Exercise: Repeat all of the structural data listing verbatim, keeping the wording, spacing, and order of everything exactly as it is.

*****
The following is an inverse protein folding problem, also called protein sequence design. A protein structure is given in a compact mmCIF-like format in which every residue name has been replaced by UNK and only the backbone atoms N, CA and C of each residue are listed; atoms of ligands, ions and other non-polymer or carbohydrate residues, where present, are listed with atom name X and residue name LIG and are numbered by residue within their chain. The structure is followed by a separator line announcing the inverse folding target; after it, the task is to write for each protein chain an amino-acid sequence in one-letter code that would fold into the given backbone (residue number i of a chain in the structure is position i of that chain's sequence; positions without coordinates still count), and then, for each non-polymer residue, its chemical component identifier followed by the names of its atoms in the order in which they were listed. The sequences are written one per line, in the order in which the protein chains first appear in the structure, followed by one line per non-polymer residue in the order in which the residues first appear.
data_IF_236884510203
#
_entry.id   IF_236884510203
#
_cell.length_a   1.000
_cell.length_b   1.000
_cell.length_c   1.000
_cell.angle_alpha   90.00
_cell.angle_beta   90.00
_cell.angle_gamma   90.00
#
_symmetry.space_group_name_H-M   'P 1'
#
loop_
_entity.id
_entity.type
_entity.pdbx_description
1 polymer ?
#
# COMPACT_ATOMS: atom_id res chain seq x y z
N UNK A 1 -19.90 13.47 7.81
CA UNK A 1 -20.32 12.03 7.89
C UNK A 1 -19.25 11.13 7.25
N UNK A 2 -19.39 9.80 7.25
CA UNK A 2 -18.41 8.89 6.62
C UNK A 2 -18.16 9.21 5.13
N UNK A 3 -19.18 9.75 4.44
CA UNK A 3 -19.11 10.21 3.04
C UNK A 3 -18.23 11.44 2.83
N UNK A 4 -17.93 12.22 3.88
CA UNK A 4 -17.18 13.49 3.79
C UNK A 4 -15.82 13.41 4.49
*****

The following is an inverse protein folding problem, also called protein sequence design. A protein structure is given in a compact mmCIF-like format in which every residue name has been replaced by UNK and only the backbone atoms N, CA and C of each residue are listed; atoms of ligands, ions and other non-polymer or carbohydrate residues, where present, are listed with atom name X and residue name LIG and are numbered by residue within their chain. The structure is followed by a separator line announcing the inverse folding target; after it, the task is to write for each protein chain an amino-acid sequence in one-letter code that would fold into the given backbone (residue number i of a chain in the structure is position i of that chain's sequence; positions without coordinates still count), and then, for each non-polymer residue, its chemical component identifier followed by the names of its atoms in the order in which they were listed. The sequences are written one per line, in the order in which the protein chains first appear in the structure, followed by one line per non-polymer residue in the order in which the residues first appear.
data_IF_236884510203
#
_entry.id   IF_236884510203
#
_cell.length_a   1.000
_cell.length_b   1.000
_cell.length_c   1.000
_cell.angle_alpha   90.00
_cell.angle_beta   90.00
_cell.angle_gamma   90.00
#
_symmetry.space_group_name_H-M   'P 1'
#
loop_
_entity.id
_entity.type
_entity.pdbx_description
1 polymer ?
#
# COMPACT_ATOMS: atom_id res chain seq x y z
N UNK A 1 -19.90 13.47 7.81
CA UNK A 1 -20.32 12.03 7.89
C UNK A 1 -19.25 11.13 7.25
N UNK A 2 -19.39 9.80 7.25
CA UNK A 2 -18.41 8.89 6.62
C UNK A 2 -18.16 9.21 5.13
N UNK A 3 -19.18 9.75 4.44
CA UNK A 3 -19.11 10.21 3.04
C UNK A 3 -18.23 11.44 2.83
N UNK A 4 -17.93 12.22 3.88
CA UNK A 4 -17.18 13.49 3.79
C UNK A 4 -15.82 13.41 4.49